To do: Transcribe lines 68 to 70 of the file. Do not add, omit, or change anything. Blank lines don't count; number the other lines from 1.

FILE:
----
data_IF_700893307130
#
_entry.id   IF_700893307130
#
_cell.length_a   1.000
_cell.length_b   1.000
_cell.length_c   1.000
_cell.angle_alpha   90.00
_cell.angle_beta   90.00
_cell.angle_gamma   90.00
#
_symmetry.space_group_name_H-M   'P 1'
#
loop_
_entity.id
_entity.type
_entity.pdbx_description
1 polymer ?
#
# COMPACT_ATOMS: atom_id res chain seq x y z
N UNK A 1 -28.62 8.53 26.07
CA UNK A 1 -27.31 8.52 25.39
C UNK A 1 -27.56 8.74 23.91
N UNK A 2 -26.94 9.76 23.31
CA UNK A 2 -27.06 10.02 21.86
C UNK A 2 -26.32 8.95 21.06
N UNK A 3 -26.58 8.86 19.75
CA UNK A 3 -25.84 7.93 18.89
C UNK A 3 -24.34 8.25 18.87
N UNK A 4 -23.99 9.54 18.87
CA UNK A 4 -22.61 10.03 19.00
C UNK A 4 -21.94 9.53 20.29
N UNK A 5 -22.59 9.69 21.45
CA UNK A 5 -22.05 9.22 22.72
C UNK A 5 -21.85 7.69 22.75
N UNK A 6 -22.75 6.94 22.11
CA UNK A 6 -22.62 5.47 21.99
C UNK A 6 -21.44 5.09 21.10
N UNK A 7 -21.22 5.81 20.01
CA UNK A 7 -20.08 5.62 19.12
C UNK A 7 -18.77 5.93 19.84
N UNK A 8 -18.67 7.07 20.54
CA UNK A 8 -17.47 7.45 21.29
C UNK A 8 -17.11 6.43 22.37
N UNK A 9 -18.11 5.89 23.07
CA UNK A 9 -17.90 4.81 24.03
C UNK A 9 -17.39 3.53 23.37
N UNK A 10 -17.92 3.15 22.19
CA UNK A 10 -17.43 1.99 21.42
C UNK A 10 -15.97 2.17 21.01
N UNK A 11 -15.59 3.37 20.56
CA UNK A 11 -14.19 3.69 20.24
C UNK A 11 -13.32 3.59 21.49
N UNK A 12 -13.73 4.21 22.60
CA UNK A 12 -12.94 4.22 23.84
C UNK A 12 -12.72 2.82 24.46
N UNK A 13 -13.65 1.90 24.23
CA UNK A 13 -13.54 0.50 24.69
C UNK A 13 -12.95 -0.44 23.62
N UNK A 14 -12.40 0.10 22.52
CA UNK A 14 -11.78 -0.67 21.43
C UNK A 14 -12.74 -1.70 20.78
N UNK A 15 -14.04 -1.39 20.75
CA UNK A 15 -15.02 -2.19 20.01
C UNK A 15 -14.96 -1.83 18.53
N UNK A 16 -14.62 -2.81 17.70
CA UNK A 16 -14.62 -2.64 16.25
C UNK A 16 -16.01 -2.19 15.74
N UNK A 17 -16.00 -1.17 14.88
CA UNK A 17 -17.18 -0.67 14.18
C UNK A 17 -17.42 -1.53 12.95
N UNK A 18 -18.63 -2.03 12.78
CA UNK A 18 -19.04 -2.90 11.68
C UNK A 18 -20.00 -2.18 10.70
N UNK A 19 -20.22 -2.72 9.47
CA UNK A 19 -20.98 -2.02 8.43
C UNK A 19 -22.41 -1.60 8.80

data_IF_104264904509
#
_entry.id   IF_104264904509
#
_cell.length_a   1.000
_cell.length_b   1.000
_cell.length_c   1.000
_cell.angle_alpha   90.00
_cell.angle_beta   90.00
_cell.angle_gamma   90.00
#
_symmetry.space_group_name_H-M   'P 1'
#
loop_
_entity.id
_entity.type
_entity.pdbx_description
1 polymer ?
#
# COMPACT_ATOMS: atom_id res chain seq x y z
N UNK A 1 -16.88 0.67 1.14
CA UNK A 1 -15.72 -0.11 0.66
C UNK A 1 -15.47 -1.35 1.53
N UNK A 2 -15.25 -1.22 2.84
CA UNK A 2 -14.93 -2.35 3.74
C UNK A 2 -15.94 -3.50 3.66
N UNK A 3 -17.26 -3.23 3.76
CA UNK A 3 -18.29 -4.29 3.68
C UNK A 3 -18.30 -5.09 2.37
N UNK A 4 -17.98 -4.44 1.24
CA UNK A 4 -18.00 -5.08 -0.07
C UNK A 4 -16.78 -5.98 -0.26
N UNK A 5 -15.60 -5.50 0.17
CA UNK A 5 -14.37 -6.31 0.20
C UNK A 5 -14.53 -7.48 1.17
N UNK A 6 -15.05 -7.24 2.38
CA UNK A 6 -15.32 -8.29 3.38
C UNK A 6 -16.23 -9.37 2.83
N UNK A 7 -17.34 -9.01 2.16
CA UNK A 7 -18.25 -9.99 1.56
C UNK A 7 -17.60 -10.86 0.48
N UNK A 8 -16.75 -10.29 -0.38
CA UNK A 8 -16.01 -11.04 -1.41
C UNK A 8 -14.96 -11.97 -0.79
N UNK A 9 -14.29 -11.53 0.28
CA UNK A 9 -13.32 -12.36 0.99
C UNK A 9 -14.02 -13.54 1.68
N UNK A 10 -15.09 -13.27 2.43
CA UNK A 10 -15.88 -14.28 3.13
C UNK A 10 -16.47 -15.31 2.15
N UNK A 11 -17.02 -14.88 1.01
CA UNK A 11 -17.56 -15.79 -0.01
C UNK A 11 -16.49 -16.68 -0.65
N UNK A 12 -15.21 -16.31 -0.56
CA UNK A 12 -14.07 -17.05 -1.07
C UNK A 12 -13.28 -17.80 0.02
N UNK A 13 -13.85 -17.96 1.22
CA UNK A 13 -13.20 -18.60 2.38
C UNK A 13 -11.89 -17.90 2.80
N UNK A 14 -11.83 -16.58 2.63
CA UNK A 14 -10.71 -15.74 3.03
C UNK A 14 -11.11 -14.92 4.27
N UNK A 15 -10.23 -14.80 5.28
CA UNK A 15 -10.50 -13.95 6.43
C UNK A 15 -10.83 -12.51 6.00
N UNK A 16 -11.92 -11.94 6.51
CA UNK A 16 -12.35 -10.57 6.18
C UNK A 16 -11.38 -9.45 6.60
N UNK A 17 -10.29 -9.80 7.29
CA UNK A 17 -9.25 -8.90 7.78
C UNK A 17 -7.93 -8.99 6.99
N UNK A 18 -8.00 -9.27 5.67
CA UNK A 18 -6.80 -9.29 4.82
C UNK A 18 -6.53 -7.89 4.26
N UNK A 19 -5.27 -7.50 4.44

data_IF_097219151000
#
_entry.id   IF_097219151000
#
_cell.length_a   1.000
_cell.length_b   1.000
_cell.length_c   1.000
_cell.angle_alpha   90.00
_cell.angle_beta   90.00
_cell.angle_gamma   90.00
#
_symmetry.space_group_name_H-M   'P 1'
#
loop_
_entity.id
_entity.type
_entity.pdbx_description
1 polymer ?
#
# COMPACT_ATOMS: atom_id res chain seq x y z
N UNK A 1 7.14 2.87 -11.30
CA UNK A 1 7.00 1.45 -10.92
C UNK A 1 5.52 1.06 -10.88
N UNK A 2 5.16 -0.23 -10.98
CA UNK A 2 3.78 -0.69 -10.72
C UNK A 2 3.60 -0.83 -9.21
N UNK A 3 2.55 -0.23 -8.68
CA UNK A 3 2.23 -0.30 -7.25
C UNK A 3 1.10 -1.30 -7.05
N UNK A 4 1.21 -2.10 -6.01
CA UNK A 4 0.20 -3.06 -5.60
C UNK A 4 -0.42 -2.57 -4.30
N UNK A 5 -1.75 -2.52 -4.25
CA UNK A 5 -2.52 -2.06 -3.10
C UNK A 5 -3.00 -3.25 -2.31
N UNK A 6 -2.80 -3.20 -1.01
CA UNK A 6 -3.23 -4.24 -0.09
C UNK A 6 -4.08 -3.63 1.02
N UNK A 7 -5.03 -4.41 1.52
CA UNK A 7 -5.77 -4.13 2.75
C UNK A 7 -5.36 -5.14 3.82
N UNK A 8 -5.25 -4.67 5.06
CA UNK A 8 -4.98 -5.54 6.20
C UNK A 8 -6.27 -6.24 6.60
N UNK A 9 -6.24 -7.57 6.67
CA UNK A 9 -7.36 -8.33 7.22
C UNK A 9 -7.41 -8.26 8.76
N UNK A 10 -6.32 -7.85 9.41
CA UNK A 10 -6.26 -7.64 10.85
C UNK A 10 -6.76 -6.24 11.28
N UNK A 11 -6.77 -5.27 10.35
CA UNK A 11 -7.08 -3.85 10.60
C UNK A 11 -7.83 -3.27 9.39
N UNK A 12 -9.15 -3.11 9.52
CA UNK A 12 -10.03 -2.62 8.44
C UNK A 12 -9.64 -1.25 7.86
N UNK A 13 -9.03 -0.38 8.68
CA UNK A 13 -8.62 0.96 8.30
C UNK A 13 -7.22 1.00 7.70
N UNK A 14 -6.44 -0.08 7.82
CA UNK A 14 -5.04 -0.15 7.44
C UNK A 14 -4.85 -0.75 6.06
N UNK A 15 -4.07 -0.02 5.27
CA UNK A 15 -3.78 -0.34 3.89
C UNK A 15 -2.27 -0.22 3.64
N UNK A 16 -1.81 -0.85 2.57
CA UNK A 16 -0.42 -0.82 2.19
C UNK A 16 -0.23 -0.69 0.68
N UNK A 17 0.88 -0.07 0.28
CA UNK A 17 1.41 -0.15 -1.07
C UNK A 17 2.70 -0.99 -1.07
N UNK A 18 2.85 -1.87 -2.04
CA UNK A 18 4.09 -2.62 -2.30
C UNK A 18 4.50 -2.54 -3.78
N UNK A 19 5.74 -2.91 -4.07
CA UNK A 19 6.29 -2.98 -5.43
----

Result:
C UNK A 16 -16.01 -2.19 15.74
N UNK A 17 -16.00 -1.17 14.88
CA UNK A 17 -17.18 -0.67 14.18